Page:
With the dominance of the internet in this day and age, it’s very easy to think that getting coverage on radio, press and online is simple. You’ve got your track, you’ve got an email address, you’ve got a mini-bio – what more do you need?

Here’s the thing. Thousands of other musicians around the world have those things too, and sending a bog standard email (or worse) isn’t going to cut it. For example, when writing for The Music Site I commonly get emails with the subject ‘New Music’, and open them to find nothing but a link to a song.

Straight into the trash folder.

First, it’s rude. I don’t know you – so take the time to introduce yourself. Secondly, it’s lazy, so if you can’t be bothered…why should I?

I have too many new music submissions to go through to click through and try and find more information on the band, especially when it’s so easy for you to copy and paste at least a bio into the email. Now, take that problem which I have for the News/Reviews/Features/Interviews section of The Music Site and multiply it by thousands. That’s how many people are emailing the national radio stations, print press etc.

Here are a few tips to offer the best chance of getting listened to….

 

1. Know your audience

It’s obvious (or should be!) but, if you’re a death metal band and the site/station you’re pitching to play country, don’t waste your time – or theirs.

 

2. Include a streaming link in a prominent place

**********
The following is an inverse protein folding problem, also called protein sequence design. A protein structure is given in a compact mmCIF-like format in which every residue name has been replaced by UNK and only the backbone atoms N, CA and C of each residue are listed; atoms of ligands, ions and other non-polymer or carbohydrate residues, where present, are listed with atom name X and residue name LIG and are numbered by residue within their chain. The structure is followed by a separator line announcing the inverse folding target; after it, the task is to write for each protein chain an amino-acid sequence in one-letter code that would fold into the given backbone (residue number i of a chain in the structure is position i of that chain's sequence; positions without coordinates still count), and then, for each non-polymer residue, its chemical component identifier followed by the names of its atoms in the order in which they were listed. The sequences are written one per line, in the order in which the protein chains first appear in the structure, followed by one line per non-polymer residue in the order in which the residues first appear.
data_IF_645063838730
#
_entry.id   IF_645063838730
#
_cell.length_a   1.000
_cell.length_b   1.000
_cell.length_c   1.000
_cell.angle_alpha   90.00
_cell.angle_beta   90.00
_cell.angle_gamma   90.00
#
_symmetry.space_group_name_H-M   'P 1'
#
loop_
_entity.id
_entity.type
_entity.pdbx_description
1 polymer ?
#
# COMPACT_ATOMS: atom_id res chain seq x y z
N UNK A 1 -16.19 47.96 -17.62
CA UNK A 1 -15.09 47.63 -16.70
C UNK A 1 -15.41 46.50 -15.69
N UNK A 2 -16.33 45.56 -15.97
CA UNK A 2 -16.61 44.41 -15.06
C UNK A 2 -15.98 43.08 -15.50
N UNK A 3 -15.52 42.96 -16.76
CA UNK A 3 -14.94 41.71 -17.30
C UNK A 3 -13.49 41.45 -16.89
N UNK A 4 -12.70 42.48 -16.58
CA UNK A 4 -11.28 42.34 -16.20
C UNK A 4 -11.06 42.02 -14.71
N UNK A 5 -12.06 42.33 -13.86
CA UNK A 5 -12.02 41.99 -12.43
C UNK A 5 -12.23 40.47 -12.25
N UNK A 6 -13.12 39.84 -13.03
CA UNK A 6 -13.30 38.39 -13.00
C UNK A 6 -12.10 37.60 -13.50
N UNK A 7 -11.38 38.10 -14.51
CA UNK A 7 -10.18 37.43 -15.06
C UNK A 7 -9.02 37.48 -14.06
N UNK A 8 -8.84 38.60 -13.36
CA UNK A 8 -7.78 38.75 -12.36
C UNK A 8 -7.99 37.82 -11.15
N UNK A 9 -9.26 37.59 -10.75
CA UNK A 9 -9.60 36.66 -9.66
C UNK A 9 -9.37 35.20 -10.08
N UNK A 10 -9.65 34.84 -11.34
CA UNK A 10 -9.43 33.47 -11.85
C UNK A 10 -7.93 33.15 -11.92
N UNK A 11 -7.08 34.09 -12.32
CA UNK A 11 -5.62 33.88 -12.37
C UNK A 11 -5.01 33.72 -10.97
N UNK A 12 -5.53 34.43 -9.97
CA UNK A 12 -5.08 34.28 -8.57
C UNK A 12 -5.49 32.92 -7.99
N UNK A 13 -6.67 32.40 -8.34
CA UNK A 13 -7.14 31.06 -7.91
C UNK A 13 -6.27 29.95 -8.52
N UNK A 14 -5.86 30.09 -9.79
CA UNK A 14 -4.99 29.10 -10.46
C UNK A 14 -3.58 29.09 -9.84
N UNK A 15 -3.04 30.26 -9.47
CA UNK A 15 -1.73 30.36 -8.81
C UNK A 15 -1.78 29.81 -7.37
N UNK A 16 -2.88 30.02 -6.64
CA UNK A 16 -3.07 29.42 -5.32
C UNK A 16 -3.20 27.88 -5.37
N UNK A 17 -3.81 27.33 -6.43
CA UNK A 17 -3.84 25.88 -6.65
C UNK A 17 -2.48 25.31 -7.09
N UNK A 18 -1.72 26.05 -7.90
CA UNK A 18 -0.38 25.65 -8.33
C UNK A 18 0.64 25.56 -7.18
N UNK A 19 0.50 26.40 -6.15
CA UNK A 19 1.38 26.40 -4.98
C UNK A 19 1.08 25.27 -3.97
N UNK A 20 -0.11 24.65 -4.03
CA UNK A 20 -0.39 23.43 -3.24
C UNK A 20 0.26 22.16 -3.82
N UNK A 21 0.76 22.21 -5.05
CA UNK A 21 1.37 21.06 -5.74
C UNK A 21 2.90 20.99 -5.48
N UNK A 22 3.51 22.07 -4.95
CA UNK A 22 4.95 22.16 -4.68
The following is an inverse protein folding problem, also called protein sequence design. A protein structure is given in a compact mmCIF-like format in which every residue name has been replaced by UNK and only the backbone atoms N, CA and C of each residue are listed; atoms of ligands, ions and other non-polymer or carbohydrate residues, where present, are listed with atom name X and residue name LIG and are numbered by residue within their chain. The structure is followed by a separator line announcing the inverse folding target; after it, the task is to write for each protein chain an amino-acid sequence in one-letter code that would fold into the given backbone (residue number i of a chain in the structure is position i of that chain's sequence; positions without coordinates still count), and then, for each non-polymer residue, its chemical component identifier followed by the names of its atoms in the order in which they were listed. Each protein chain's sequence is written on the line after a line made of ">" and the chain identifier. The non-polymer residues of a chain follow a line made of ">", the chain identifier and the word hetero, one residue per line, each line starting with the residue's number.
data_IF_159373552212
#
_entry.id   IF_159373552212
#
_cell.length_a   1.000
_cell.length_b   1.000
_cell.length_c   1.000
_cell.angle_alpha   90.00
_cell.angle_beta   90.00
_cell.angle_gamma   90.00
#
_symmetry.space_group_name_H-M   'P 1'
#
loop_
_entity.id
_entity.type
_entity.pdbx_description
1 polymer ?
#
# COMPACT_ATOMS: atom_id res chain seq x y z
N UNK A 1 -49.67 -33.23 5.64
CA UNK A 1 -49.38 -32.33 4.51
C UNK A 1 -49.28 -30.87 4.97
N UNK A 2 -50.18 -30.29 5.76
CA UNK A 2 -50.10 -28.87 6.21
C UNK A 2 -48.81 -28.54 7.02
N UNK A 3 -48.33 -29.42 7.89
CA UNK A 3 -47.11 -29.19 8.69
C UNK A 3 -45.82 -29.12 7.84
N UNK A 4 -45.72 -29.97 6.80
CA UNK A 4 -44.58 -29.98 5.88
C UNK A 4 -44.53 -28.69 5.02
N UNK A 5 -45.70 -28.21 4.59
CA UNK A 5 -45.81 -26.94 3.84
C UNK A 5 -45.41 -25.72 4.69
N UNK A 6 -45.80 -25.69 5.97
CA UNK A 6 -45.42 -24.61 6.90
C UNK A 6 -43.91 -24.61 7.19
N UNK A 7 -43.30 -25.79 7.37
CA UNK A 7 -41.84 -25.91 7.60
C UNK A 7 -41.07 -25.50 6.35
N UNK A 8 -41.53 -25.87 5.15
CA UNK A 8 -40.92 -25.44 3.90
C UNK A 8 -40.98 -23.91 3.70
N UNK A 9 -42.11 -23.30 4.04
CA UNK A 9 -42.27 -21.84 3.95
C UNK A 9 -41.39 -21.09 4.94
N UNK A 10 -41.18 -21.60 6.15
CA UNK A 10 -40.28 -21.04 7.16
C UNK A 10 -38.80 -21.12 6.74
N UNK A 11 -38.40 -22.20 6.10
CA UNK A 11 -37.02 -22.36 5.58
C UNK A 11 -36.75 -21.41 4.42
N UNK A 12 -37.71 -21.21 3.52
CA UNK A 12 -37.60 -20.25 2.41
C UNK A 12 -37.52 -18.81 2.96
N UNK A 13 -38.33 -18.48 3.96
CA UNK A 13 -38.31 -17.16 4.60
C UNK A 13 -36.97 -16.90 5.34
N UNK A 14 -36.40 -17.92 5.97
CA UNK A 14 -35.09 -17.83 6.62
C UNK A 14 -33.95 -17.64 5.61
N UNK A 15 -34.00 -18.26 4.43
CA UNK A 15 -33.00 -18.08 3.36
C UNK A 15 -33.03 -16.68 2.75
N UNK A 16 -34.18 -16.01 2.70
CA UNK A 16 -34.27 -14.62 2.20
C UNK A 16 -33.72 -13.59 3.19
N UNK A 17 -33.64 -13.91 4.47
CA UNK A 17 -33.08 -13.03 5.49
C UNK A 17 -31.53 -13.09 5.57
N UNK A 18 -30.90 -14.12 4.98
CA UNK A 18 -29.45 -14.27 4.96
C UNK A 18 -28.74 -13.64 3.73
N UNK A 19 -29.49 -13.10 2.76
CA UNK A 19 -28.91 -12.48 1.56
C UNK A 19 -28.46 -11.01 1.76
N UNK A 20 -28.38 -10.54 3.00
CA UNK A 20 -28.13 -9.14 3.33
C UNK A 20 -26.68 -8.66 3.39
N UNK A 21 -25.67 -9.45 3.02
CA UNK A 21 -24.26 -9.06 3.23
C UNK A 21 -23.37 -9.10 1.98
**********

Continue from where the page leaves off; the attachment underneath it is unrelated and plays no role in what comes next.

Some artists are still precious about posting their music online to hear for free. However, most people submitting music will have simple, one-click access to their music – which makes it easier for press to hear immediately.

 

3. Don’t add huge attachments

Further to the point above, streaming links don’t take up any extra memory in the email – and by adding an mp3, you run the risk of crashing someone’s email. That’s not a great way to get heard.

 

4. Include band information (but not too much)

As I said above, with so many submissions to go through, people won’t have time to do their own research, so tell them what they need to know in the email (genre, location, number of members etc.). However, a 2-4 paragraphs is enough – they don’t need to know that your drummer’s first musical experience was playing recorder age 9.

 

5. Aim for a professional ‘feel’

Scratchy demos aren’t going to cut it I’m afraid. Too many people are producing good sound in their garages and bedrooms these days, so to stand out you need to sound pristine. A strong piece of artwork or photography helps too.